On a sunny summer day of August 4th 2019, we visited the newly opened Refugee Network Centre (RNC) in Kuala Lumpur, Malaysia. We were also reunited with one of our communities, Artbox, as you may read more about here.
We spent the day enjoying the art exhibition from Artbox, music performances, games and some chit-chats alongside, of course, snacking. We got to listen to the stories behind the paintings. The young artists mostly painted about their dreams. One wanted to be a ballerina, while the other drew a map of their hometown in which she puts her dream into (yes, they were mostly girls). Some of them also wrote on their paintings, expressing their view on humanity.
Besides paintings, they also tell stories of themselves. Some are happy stories and some are not. One of the artists, Reza Rostami, is going to be relocated to South Korea in the near time. He was also one of the founders of Artbox.
We also got to know the RNC management team and the NGO that supports the centre, Same Skies. Both of their teams are very diverse, coming from various countries across the world. The multicultural teams have with the same mission: to help the “forcibly displaced people in the world”, quoting from the Same Skies site.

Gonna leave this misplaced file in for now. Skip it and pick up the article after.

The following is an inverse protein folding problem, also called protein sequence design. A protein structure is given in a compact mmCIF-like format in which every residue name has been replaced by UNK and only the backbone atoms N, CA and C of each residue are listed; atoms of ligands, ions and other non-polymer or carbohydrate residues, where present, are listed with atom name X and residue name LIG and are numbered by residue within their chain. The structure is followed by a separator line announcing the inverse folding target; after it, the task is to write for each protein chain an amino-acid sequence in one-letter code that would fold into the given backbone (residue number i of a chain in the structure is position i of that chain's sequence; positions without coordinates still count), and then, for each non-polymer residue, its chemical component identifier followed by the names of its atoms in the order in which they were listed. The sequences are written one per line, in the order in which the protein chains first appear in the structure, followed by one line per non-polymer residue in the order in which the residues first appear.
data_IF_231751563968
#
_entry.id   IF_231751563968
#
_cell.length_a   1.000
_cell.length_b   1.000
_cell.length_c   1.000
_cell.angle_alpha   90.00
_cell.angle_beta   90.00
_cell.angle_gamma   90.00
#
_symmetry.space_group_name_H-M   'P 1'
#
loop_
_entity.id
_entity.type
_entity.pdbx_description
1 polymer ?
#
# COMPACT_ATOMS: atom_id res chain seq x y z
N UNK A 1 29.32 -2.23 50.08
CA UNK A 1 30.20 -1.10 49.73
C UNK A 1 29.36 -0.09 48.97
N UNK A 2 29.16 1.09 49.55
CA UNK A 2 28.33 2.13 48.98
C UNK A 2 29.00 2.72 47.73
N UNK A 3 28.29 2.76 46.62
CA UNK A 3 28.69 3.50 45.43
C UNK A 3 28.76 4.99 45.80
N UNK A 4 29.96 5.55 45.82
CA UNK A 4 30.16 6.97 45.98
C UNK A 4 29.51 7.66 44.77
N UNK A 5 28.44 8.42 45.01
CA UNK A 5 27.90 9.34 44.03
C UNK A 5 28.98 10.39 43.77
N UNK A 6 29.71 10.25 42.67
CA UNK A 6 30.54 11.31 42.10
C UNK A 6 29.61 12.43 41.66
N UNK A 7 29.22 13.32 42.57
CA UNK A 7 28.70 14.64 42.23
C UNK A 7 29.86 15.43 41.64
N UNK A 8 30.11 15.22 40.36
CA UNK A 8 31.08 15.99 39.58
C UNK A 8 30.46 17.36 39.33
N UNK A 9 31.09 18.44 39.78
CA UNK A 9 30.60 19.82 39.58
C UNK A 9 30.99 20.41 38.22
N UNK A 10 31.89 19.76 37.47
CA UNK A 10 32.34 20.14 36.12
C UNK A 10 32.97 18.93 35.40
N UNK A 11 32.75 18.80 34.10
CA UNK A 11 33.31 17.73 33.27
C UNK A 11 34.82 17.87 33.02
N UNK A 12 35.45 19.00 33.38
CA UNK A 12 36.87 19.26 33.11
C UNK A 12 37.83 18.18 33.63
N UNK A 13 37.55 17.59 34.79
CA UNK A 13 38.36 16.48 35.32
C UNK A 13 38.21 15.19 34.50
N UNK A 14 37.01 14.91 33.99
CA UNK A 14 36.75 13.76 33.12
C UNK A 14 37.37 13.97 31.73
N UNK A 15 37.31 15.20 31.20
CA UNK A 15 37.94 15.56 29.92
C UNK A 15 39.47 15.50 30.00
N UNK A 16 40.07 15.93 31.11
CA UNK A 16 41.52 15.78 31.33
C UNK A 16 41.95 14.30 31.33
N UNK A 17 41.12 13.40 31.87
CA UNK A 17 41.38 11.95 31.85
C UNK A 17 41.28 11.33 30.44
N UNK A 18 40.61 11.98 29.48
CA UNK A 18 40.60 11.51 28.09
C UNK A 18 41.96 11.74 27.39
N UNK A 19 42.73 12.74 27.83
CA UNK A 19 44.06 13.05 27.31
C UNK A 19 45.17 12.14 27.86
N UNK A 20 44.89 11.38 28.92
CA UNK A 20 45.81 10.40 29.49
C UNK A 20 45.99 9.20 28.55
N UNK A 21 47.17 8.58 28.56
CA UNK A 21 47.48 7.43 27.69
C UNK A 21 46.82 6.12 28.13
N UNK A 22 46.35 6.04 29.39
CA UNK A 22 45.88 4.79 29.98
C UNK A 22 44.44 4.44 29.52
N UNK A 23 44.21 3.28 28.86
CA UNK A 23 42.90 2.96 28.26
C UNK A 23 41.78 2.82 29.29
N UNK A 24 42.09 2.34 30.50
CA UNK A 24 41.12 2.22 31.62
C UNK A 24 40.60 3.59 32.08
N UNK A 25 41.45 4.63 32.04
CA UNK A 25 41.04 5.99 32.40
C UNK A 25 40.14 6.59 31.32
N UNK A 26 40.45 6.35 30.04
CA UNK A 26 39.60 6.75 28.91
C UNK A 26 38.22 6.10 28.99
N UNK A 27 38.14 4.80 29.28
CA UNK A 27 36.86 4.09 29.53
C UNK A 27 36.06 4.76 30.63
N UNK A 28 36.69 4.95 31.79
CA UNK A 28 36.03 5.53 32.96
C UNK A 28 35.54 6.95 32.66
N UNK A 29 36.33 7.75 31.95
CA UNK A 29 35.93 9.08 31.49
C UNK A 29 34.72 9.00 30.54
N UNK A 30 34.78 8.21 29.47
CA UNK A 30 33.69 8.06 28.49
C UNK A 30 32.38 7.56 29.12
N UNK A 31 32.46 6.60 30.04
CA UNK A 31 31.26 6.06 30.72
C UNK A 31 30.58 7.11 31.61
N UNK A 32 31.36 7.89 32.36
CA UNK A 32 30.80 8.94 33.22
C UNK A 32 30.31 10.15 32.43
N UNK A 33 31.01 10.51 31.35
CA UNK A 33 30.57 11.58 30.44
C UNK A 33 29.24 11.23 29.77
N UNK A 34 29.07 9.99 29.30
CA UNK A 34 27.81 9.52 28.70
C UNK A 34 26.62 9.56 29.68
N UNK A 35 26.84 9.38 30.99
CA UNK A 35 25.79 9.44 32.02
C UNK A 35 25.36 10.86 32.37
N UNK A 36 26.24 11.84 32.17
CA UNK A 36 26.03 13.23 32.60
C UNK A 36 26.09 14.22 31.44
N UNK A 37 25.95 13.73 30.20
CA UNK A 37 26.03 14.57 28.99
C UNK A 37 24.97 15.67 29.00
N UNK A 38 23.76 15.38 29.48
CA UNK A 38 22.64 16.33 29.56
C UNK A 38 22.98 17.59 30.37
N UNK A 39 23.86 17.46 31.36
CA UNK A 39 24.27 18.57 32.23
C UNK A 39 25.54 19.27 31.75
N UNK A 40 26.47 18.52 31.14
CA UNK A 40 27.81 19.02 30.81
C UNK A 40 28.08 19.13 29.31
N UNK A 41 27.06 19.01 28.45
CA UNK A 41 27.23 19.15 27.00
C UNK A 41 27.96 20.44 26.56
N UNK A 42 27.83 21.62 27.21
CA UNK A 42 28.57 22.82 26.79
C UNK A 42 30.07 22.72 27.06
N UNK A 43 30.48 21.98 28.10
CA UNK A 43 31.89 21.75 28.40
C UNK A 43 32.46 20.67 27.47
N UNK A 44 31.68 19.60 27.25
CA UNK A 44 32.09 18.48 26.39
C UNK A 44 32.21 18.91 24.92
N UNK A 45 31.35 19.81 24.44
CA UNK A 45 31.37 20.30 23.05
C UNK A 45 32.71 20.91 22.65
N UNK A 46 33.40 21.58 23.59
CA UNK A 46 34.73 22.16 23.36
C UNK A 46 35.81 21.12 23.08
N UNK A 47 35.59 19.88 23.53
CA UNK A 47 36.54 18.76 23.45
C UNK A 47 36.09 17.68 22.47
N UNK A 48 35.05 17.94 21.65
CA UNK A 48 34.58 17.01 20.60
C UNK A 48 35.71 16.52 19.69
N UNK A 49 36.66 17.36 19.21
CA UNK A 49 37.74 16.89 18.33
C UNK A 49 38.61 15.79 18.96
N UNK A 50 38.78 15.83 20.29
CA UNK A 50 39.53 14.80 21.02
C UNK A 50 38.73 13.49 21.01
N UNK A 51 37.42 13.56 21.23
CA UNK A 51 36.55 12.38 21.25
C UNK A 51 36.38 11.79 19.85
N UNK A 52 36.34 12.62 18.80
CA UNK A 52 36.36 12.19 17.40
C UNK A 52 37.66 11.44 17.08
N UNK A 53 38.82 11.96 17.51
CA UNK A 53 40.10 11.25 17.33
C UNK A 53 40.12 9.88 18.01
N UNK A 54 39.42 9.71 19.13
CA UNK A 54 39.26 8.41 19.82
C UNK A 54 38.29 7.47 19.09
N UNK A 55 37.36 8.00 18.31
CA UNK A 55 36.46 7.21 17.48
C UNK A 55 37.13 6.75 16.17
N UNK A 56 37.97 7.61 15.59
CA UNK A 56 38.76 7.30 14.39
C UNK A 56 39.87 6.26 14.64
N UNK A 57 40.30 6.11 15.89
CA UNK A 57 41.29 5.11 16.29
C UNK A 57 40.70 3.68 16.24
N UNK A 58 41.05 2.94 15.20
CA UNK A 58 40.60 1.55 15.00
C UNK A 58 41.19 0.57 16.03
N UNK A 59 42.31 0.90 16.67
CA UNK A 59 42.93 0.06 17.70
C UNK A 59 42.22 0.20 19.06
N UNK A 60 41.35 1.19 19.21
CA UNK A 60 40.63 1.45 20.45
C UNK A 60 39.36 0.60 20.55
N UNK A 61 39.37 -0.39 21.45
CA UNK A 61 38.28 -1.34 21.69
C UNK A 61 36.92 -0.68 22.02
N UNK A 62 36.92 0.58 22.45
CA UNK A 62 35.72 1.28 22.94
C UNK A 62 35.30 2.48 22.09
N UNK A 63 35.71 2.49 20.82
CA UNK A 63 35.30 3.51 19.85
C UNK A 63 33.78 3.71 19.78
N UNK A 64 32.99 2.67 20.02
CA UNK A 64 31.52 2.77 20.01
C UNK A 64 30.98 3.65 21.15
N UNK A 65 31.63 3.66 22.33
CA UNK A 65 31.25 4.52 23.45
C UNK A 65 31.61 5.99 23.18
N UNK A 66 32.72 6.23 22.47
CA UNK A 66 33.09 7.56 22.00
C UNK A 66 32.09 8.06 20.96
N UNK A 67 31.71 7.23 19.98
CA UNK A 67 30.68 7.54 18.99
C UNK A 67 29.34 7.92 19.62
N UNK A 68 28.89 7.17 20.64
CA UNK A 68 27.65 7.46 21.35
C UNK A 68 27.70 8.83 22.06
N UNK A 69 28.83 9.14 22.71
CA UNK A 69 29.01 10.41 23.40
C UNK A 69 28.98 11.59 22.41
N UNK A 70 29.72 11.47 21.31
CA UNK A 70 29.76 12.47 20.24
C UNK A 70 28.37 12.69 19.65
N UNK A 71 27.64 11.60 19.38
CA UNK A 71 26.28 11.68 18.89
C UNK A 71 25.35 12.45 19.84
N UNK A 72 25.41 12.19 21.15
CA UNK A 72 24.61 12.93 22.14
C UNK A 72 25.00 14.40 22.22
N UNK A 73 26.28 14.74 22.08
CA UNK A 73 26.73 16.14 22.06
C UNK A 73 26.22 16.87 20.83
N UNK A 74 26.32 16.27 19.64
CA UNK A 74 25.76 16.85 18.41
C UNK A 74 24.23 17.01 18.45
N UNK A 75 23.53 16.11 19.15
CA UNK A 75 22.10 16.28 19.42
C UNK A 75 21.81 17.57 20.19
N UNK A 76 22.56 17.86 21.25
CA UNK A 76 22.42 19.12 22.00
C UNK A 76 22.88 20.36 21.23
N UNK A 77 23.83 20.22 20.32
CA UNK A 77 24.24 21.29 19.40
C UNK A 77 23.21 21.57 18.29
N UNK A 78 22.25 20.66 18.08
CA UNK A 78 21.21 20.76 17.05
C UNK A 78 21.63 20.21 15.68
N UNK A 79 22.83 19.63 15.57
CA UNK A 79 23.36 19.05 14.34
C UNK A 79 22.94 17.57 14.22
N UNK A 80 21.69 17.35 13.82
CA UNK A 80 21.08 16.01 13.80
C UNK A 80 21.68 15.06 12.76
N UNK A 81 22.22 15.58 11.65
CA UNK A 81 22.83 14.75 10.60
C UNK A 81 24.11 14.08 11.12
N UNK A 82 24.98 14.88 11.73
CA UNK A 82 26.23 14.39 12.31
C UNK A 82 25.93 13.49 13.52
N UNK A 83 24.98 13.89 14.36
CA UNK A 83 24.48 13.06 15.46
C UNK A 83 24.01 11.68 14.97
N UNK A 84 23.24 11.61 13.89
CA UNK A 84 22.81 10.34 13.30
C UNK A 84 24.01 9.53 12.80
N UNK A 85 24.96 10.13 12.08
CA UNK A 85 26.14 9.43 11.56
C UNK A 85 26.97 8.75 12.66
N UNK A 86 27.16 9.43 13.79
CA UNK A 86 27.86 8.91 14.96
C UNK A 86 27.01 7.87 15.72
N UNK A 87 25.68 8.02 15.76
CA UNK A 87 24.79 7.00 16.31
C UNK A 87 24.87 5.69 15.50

Initially, Same Skies is an non-profit organisation, consisting of passionate humanitarian professionals . They support refugees and asylum seekers across the world, being registered in Switzerland, Malaysia, Indonesia and Australia. One of its projects is to support refugees through their leadership programme and RNC comes as the result from the programme. Previously, they have also helped support a refugee centre in Bogor, Indonesia.
However, don’t mistake the refugee centre as a shelter. Same Skies focuses on building the refugees’ resilience. The modest building of RNC, for example, is not equipped with facilities for refugees to live in the centre. Instead, it provided rooms and facilities to support refugees’ events, network and development. For instance, there is a craft room, where refugees can regularly learn and practice handicrafts.
Meeting refugees and interacting with them in person will shift people's view about them. Media usually show only certain side of their lives and so most people will associate them with vulnerability. But refugees, like us, have more than one story to tell. Those whom we met at RNC, even though they were a bit shy at first, are very welcoming and cheerful. They have shown us the other side of them: a hopeful community.